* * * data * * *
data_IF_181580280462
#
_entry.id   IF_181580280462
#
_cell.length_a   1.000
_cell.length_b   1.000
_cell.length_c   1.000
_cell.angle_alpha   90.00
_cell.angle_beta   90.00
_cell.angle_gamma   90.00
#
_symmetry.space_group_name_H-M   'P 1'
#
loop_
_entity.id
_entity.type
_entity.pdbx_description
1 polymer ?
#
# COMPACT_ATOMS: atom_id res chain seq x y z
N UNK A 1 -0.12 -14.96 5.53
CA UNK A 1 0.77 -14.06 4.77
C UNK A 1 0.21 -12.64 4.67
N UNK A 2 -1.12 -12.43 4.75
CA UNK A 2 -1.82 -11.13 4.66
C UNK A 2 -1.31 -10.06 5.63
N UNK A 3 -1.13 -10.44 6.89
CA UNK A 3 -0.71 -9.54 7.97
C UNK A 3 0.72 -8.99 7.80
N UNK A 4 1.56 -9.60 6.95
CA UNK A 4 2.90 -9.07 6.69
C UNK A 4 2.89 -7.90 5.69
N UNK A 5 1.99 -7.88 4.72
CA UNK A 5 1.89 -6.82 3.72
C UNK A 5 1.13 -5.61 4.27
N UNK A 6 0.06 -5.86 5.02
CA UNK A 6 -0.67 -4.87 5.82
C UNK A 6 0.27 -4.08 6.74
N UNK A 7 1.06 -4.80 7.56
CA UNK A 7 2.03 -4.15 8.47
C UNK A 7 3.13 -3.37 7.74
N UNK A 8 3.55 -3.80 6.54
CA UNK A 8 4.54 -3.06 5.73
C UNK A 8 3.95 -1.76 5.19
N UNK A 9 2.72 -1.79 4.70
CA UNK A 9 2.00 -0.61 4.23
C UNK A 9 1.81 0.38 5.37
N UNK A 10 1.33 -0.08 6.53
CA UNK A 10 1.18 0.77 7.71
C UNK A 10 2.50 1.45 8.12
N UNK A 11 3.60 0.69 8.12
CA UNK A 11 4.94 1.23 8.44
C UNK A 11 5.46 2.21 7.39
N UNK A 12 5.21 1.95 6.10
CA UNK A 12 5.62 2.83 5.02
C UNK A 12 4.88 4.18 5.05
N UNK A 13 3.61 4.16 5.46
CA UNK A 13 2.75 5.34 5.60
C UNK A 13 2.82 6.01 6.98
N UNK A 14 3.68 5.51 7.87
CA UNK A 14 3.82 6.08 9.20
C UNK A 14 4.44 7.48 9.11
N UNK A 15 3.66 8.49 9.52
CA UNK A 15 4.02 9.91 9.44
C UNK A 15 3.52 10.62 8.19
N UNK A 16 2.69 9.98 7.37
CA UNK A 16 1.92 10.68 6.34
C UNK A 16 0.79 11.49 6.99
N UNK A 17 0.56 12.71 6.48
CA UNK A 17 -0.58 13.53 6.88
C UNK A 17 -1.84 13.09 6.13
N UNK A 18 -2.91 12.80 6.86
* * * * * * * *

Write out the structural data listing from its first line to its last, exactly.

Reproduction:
data_IF_181580280462
#
_entry.id   IF_181580280462
#
_cell.length_a   1.000
_cell.length_b   1.000
_cell.length_c   1.000
_cell.angle_alpha   90.00
_cell.angle_beta   90.00
_cell.angle_gamma   90.00
#
_symmetry.space_group_name_H-M   'P 1'
#
loop_
_entity.id
_entity.type
_entity.pdbx_description
1 polymer ?
#
# COMPACT_ATOMS: atom_id res chain seq x y z
N UNK A 1 -0.12 -14.96 5.53
CA UNK A 1 0.77 -14.06 4.77
C UNK A 1 0.21 -12.64 4.67
N UNK A 2 -1.12 -12.43 4.75
CA UNK A 2 -1.82 -11.13 4.66
C UNK A 2 -1.31 -10.06 5.63
N UNK A 3 -1.13 -10.44 6.89
CA UNK A 3 -0.71 -9.54 7.97
C UNK A 3 0.72 -8.99 7.80
N UNK A 4 1.56 -9.60 6.95
CA UNK A 4 2.90 -9.07 6.69
C UNK A 4 2.89 -7.90 5.69
N UNK A 5 1.99 -7.88 4.72
CA UNK A 5 1.89 -6.82 3.72
C UNK A 5 1.13 -5.61 4.27
N UNK A 6 0.06 -5.86 5.02
CA UNK A 6 -0.67 -4.87 5.82
C UNK A 6 0.27 -4.08 6.74
N UNK A 7 1.06 -4.80 7.56
CA UNK A 7 2.03 -4.15 8.47
C UNK A 7 3.13 -3.37 7.74
N UNK A 8 3.55 -3.80 6.54
CA UNK A 8 4.54 -3.06 5.73
C UNK A 8 3.95 -1.76 5.19
N UNK A 9 2.72 -1.79 4.70
CA UNK A 9 2.00 -0.61 4.23
C UNK A 9 1.81 0.38 5.37
N UNK A 10 1.33 -0.08 6.53
CA UNK A 10 1.18 0.77 7.71
C UNK A 10 2.50 1.45 8.12
N UNK A 11 3.60 0.69 8.12
CA UNK A 11 4.94 1.23 8.44
C UNK A 11 5.46 2.21 7.39
N UNK A 12 5.21 1.95 6.10
CA UNK A 12 5.62 2.83 5.02
C UNK A 12 4.88 4.18 5.05
N UNK A 13 3.61 4.16 5.46
CA UNK A 13 2.75 5.34 5.60
C UNK A 13 2.82 6.01 6.98
N UNK A 14 3.68 5.51 7.87
CA UNK A 14 3.82 6.08 9.20
C UNK A 14 4.44 7.48 9.11
N UNK A 15 3.66 8.49 9.52
CA UNK A 15 4.02 9.91 9.44
C UNK A 15 3.52 10.62 8.19
N UNK A 16 2.69 9.98 7.37
CA UNK A 16 1.92 10.68 6.34
C UNK A 16 0.79 11.49 6.99
N UNK A 17 0.56 12.71 6.48
CA UNK A 17 -0.58 13.53 6.88
C UNK A 17 -1.84 13.09 6.13
N UNK A 18 -2.91 12.80 6.86